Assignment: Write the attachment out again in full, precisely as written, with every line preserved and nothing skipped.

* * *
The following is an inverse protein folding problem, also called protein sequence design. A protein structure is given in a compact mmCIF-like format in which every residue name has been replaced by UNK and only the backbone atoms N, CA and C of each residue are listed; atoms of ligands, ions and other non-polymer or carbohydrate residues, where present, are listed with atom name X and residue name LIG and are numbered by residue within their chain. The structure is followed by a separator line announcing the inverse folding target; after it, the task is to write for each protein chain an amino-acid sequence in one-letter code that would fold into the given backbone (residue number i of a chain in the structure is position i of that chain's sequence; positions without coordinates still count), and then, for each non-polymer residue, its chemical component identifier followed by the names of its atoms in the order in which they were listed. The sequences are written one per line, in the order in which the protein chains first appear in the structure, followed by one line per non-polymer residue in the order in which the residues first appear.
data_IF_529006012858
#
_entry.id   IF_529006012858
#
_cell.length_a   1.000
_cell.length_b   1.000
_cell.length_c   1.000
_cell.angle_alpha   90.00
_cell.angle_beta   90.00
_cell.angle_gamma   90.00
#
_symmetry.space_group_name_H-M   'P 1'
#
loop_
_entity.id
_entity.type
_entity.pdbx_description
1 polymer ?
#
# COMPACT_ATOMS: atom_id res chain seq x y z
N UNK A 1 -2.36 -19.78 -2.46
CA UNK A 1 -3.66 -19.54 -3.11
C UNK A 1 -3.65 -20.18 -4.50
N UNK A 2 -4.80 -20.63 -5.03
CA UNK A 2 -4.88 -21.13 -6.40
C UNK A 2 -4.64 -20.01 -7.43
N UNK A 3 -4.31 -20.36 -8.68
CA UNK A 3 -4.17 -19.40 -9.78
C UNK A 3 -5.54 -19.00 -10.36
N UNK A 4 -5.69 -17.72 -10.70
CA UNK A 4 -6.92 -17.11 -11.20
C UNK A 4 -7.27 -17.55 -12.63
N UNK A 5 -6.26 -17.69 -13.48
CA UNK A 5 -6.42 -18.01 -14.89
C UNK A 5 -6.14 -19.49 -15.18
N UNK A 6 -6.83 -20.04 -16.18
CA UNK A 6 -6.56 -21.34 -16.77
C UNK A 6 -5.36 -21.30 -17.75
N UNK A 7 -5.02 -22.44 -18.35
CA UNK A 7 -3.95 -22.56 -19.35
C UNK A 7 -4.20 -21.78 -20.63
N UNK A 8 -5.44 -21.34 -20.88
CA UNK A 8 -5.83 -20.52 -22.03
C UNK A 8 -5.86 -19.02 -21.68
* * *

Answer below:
The following is an inverse protein folding problem, also called protein sequence design. A protein structure is given in a compact mmCIF-like format in which every residue name has been replaced by UNK and only the backbone atoms N, CA and C of each residue are listed; atoms of ligands, ions and other non-polymer or carbohydrate residues, where present, are listed with atom name X and residue name LIG and are numbered by residue within their chain. The structure is followed by a separator line announcing the inverse folding target; after it, the task is to write for each protein chain an amino-acid sequence in one-letter code that would fold into the given backbone (residue number i of a chain in the structure is position i of that chain's sequence; positions without coordinates still count), and then, for each non-polymer residue, its chemical component identifier followed by the names of its atoms in the order in which they were listed. The sequences are written one per line, in the order in which the protein chains first appear in the structure, followed by one line per non-polymer residue in the order in which the residues first appear.
data_IF_529006012858
#
_entry.id   IF_529006012858
#
_cell.length_a   1.000
_cell.length_b   1.000
_cell.length_c   1.000
_cell.angle_alpha   90.00
_cell.angle_beta   90.00
_cell.angle_gamma   90.00
#
_symmetry.space_group_name_H-M   'P 1'
#
loop_
_entity.id
_entity.type
_entity.pdbx_description
1 polymer ?
#
# COMPACT_ATOMS: atom_id res chain seq x y z
N UNK A 1 -2.36 -19.78 -2.46
CA UNK A 1 -3.66 -19.54 -3.11
C UNK A 1 -3.65 -20.18 -4.50
N UNK A 2 -4.80 -20.63 -5.03
CA UNK A 2 -4.88 -21.13 -6.40
C UNK A 2 -4.64 -20.01 -7.43
N UNK A 3 -4.31 -20.36 -8.68
CA UNK A 3 -4.17 -19.40 -9.78
C UNK A 3 -5.54 -19.00 -10.36
N UNK A 4 -5.69 -17.72 -10.70
CA UNK A 4 -6.92 -17.11 -11.20
C UNK A 4 -7.27 -17.55 -12.63
N UNK A 5 -6.26 -17.69 -13.48
CA UNK A 5 -6.42 -18.01 -14.89
C UNK A 5 -6.14 -19.49 -15.18
N UNK A 6 -6.83 -20.04 -16.18
CA UNK A 6 -6.56 -21.34 -16.77
C UNK A 6 -5.36 -21.30 -17.75
N UNK A 7 -5.02 -22.44 -18.35
CA UNK A 7 -3.95 -22.56 -19.35
C UNK A 7 -4.20 -21.78 -20.63
N UNK A 8 -5.44 -21.34 -20.88
CA UNK A 8 -5.83 -20.52 -22.03
C UNK A 8 -5.86 -19.02 -21.68